Europe’s New Right to be Forgotten: Not New and Not Forgetting

On May 13, 2014, the Court of Justice of the European Union issued an opinion in a Spanish privacy lawsuit against Google. Media attention to the court’s action boldly proclaimed the creation of a “Right to be Forgotten.” The opinion has been controversial and has led to widespread concern that requiring search engines to take down links to information will have a dramatic impact on free expression and access to information.   The Washington Post Editorial Board recently published an editorial titled “UnGoogled: The disastrous results of the ‘right to be forgotten’ ruling.” In that editorial the Post quoted Britain’s justice minister, Simon Hughes, stating that the court’s action could “close down access to information in the E.U. which is open in the rest of the world.”

These sweeping statements are both inaccurate and unhelpful. Given the concern about the Court’s opinion, I took some time to analyze the case.   The language in the rulings section of the opinion actually does not include the phrase “The Right to be Forgotten”. The rulings do not even include any reference to the concept of “forgetting”. Instead, the court creates a limited ability to obscure some information from being displayed in the results of an internet search of an individual’s name.   The court does not require the information to be taken down from the internet. The court does not prohibit the search engine from linking to the information as the result of a different query. For example, a search request including a name and another data element, such as “david hoffman Intel”. What the opinion does do is make it slightly more difficult to learn inadequate, irrelevant or excessive information.   This is an impactful and an important ruling, but it is neither surprising, nor “forgetting”.

The opinion is a straight forward application of existing European law, substantially limited to the facts of the case.   The court does not establish a right to delete any information on the internet that an individual does not like.   Instead, the opinion applies the existing legal obligation that processing of personal data should be “adequate, relevant and not excessive in relation to the purposes for which they are collected and/or further processed”. (Article 6(1)(c) of the 95/46 Data Protection Directive). The court’s opinion is limited to interpreting search results when the query is just an individual’s name. This is far short of “forgetting” or any affirmative obligation to delete information from the internet.

Determining when data processing is “adequate”, “relevant” and “not excessive” could be a highly subjective process.   Further, sorting out the impact of those determinations on (a) free expression, (b) access to information, (c) a European system that allows each member state to implement and interpret privacy law differently, and (d) the legal standards of information intermediary liability immunity, will be a complicated exercise. The case raises important questions about how we optimize protecting individuals, while also furthering the collective need for information and knowledge by the general public.   Those questions deserve careful and thoughtful analysis, instead of hyperbole and invective.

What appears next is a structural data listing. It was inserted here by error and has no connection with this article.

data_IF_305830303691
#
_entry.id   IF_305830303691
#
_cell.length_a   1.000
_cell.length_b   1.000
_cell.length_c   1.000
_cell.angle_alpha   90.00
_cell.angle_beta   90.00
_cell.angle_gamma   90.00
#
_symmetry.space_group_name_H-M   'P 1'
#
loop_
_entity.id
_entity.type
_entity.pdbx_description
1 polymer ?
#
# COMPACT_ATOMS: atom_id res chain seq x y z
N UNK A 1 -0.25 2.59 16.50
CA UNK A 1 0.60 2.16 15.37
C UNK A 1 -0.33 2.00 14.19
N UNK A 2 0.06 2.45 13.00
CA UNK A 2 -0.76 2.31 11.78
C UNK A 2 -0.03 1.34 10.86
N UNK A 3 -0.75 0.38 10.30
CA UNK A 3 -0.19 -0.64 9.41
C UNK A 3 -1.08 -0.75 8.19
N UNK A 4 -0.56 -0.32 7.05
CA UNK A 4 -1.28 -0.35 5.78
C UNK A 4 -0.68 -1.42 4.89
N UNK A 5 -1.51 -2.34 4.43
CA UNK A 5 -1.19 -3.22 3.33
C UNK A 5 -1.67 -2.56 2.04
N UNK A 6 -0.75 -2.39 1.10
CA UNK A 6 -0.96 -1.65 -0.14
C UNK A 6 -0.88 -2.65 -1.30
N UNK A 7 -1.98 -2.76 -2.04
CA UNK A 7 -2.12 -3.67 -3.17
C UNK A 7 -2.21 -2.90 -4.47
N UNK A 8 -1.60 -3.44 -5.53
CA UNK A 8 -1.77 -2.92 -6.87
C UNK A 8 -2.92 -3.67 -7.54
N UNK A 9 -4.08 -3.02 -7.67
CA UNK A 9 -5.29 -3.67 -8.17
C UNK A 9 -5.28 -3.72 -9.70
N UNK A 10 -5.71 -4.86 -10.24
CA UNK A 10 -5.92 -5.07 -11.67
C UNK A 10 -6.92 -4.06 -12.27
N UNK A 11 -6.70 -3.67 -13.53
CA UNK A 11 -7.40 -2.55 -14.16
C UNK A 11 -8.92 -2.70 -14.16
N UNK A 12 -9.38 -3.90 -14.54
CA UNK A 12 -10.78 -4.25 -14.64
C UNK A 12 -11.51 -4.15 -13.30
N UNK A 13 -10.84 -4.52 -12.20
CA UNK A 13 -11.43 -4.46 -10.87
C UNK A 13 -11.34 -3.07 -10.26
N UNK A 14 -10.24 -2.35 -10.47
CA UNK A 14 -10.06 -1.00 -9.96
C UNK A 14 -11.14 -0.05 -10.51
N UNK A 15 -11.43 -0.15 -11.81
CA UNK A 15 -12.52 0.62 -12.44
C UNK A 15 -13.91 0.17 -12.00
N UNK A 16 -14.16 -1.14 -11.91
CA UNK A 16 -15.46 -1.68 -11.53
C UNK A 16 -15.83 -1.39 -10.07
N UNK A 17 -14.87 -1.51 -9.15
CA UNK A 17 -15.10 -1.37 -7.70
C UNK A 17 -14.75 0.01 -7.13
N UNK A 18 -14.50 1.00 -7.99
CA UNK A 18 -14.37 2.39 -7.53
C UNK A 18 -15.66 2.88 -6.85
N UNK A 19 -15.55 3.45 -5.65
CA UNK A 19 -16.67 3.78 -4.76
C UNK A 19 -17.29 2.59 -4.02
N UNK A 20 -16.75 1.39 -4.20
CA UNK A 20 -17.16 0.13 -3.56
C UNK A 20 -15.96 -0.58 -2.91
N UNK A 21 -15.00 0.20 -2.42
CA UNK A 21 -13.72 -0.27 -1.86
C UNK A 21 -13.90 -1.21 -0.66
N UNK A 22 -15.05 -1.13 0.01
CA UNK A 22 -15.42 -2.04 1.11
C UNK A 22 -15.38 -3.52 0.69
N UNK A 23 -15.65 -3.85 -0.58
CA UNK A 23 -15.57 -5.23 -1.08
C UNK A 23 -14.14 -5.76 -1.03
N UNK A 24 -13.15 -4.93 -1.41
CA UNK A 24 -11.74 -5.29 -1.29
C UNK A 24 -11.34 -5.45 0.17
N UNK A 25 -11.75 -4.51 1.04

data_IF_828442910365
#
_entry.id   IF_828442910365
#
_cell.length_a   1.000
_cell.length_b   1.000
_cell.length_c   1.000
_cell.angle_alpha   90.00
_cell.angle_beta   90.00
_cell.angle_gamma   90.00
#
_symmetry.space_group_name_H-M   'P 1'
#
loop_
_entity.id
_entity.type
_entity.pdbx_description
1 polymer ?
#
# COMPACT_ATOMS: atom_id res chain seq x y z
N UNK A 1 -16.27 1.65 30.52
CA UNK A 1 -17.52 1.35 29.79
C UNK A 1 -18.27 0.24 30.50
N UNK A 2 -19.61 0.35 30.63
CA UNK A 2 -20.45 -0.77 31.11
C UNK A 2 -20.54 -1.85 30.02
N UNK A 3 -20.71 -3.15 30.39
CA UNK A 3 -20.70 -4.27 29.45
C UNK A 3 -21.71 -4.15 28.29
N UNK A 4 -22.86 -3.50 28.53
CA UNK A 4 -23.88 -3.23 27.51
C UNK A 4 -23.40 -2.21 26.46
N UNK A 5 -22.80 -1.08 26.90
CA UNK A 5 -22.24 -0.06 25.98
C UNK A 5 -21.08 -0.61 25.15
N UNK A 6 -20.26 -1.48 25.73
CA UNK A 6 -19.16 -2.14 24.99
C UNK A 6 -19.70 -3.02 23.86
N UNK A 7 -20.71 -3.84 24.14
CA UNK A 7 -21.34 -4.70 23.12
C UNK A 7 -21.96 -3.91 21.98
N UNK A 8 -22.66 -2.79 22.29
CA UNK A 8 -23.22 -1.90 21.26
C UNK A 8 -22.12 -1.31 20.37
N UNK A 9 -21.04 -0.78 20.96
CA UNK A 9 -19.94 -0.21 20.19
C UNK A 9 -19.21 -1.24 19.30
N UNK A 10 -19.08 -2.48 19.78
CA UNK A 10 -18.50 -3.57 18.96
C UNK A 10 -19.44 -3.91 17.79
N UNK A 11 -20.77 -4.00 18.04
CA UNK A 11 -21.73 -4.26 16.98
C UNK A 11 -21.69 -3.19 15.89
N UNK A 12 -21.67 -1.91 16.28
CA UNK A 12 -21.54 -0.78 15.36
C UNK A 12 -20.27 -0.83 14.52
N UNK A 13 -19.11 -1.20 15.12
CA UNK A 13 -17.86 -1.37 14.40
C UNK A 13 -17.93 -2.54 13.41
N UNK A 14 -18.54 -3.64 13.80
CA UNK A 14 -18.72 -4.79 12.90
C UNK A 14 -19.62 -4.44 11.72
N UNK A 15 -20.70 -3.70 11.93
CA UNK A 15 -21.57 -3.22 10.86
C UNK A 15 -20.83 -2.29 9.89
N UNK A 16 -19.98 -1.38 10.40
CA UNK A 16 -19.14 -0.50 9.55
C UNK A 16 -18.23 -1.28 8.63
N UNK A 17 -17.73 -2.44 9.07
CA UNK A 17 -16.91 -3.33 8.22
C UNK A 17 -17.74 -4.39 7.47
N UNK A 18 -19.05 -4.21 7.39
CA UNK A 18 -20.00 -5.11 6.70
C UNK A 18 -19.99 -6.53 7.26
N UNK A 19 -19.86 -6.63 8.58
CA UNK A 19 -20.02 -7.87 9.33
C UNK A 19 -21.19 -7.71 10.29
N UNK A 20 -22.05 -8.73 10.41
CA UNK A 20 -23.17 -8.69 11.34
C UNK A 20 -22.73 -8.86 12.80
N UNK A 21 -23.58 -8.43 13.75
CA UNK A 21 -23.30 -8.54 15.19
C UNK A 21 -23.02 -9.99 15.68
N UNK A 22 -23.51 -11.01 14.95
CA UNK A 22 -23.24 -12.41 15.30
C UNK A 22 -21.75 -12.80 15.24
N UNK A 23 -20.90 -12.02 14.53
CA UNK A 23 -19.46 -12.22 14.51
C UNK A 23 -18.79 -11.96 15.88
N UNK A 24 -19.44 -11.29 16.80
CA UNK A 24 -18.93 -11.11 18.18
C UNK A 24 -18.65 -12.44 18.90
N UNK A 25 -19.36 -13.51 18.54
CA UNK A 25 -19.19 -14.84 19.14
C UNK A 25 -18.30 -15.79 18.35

Some privacy experts are asking thoughtful questions about the Court’s opinion. Marty Abrams recently published a blog post noting that concerns about providing information relating to searches of an individual’s name have existed for decades.   Profs. Woodrow Hartzog and Evan Selinger have written convincingly of the benefits to similar “obscurity approaches” to privacy, and I have also written on that topic in this blog.  The U.S. Federal Trade Commission raises many of the same issues in their recent report, Data Brokers: A Call for Transparency and Accountability. I have attempted to contribute to the analysis of these issues in a draft paper, The Right to be Relevant, about the Court’s opinion.   Given the great number and complexity of the issues at play in the case, I am interested in your thoughts.  Please send me comments, which I will address in future blog posts, and will use to improve the paper.

 

 

One Response to Europe’s New Right to be Forgotten: Not New and Not Forgetting

  1. Cliff Elam says:

    Good article. I think most Americans do not realize that Europeans have what we would call “the right to free speech” (you say expression, of course). Their expression rights are substantially curtailed relative to what we recognize as a right protected from government interference.

    Suffice it to say, American sensitivity to ‘speech’ protection does not quite map to what other cultures expect.

    You also note that “[w]hat the opinion does do is make it slightly more difficult to learn inadequate, irrelevant or excessive information.” That may be true, but it also, like Chinese military filters on twitter in-country, provides a mechanism for politicians, bureaucrats, and petty tyrants to hide and manipulate information “for the good of the people.”

    Cheers,

    -Cliff